Denmark celebrated the International Day of Peace 2016
By UPF Karsten Nielsen
On September 18th for the 2nd time UPF Denmark celebrated the UN International Day of Peace in the Danish parliament at Christiansborg in Copenhagen. The event was held in the beautiful Common Room and was hosted by MP Yildiz Akdogan. The 150-seat room was filled with Ambassadors for Peace, NGO’s, civil leaders, religious leaders, artists and enthusiasts for peace.
The theme was “The Sustainable Development Goals: Building Blocks for Peace”. The SDG’s are the prerequisite for peace and necessary for all countries. People have despite their differences very similar needs. We need security, but also to be heard and understood. Only when thus obtaining a common, warm feeling between the people and the government, will it be possible to create unity with common goals and direction, which will create hope. It is important to communicate these comprehensive goals to the world’s people and leaders, so that we with Ban Ki-Moon’s words: “… look beyond our national borders and shortsighted interests and instead act in solidarity with the long-term goals – We can no longer allow ourselves to think and work in silos.”
The event was moderated by UPF Ambassador for Peace and former MP Marion Pedersen. She first introduced the president of “Women Deliver” Katja Iversen, who sent a video greeting from New York. Women Deliver is an international NGO and leading global advocate for girls’ and women’s health, rights, and wellbeing. Katja mentioned that when women are present around the negotiating table, the chances for peace are greater. Women’s role is so important and we need more women around the table.
The first speaker present was professor PH.D. Steen Hildebrandt, one of the most respected speakers in Denmark when it comes to management, organization and society and current with a new book about the SDG’s. He spoke about the “The goals of the world – a present and a necessity” and explained that in Denmark we decided to call the SDG’s “Goals of the world” which in fact is a better expression.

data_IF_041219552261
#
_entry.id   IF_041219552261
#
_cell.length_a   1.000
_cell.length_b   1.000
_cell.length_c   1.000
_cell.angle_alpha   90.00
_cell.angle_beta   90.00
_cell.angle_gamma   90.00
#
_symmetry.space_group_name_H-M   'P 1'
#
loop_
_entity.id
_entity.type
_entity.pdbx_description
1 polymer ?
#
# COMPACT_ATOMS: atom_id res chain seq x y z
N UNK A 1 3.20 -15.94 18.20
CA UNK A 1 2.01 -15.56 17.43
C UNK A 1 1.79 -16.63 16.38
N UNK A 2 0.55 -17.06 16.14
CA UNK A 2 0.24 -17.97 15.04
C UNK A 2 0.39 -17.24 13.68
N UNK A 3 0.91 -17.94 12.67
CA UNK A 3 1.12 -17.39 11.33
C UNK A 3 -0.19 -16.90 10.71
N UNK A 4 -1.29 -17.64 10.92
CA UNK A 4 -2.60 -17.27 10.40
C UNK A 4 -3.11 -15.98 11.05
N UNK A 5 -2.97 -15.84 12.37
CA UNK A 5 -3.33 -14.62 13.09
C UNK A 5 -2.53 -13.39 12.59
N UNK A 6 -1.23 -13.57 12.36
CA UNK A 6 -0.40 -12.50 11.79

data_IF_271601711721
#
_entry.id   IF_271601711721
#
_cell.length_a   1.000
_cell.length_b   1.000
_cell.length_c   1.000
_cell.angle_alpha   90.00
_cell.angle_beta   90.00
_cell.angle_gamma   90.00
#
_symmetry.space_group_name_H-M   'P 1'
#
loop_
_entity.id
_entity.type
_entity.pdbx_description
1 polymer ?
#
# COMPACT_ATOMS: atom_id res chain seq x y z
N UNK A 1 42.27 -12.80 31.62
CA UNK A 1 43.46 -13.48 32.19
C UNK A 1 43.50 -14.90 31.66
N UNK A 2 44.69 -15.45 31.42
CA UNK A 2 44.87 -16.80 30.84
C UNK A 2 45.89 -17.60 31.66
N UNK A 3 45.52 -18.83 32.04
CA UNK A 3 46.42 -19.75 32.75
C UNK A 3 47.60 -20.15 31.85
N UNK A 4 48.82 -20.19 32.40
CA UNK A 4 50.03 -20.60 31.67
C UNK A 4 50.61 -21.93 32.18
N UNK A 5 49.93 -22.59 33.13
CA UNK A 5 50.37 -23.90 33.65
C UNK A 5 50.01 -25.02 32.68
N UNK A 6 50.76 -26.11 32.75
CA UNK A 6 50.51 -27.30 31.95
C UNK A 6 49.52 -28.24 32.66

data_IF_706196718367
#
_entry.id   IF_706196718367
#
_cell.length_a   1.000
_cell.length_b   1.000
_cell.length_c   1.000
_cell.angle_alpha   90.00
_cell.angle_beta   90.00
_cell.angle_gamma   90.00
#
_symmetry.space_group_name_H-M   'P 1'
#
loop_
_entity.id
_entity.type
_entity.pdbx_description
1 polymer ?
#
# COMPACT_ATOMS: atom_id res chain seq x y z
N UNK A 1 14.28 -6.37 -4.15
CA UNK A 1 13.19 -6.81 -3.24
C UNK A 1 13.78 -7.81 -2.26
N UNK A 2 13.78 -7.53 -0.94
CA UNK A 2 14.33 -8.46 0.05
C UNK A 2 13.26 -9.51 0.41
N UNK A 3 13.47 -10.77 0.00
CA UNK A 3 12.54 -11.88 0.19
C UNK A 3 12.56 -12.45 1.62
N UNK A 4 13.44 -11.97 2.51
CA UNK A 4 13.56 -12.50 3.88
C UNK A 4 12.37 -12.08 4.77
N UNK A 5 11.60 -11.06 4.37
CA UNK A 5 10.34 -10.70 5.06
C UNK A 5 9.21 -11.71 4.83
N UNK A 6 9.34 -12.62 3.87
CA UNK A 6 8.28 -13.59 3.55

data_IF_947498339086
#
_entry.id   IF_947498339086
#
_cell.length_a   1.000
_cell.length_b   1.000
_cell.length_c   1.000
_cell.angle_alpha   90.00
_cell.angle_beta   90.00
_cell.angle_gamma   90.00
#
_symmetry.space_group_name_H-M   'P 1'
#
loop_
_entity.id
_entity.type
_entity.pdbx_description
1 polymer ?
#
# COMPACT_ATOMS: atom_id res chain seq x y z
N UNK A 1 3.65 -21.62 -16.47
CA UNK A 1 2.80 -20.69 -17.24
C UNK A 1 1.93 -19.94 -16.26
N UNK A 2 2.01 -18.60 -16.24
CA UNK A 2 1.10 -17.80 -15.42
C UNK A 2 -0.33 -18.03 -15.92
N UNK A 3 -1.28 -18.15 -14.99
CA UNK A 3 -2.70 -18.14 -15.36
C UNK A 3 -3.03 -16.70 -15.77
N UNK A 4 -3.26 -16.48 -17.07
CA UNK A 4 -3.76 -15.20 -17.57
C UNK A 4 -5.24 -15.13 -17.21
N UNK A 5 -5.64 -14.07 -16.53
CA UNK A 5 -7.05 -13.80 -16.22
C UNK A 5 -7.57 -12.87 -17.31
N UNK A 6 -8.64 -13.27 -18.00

Apart from religious teachings the SGD’s are the most ambitious plan for development ever set up. Religious visions and teachings are important, but the SDG’s are above the religions, they are for ALL people and they prompt us to LEAVE NOONE BEHIND, all people have equal value. Therefore it is also a demanding principle to comply with. The SGD’s are a necessity and a matter of urgency. He mentioned two important questions to research: What can Denmark contribute to the implementation of the SDG’s in the world? and what can we learn from other countries? He quoted former prime minister of Bhutan, Jigme Thinley, who said that sustainability is more a question about joy and humanity rather that a question about economic development and getting richer. Thus we need a paradigm shift from focusing on material wealth to more focus on people. His presentation was like a sermon with deep insights.
Third speaker was a popular talk show and radio host Lotte Heise. She spoke very lively about sustainability in daily life, in the way we move around, eat, use resources etc. She emphasized the importance of the way parents bring up and educate their children and youngsters, the importance of close human relationships, we do not exist for ourselves, but we are associated with others. Therefore we are responsible for the way we express and behave ourselves and we need to include and reach out to others in the way we express ourselves rather than to create distance and build barriers.
The fourth speaker was journalist and world affairs correspondent on the national TV station, Simi Jan. She talked very empathetic about people she met in the hotspots of the world. She witnessed horrible situations around the world and saw people pleading for help. Of course she couldn’t help in the situation as a correspondent, but she hopes through her reports to show that those are people who have dreams and hopes like all of us and show that there are more that bind us together than divide us. The sorrow of a mother who losses her son is the same whether she is from Afghanistan, from Africa or from Denmark; we must NEVER forget the sorrow of other people!
In the break sandwiches and drinks were served and there was a happy and lively sharing among the participants.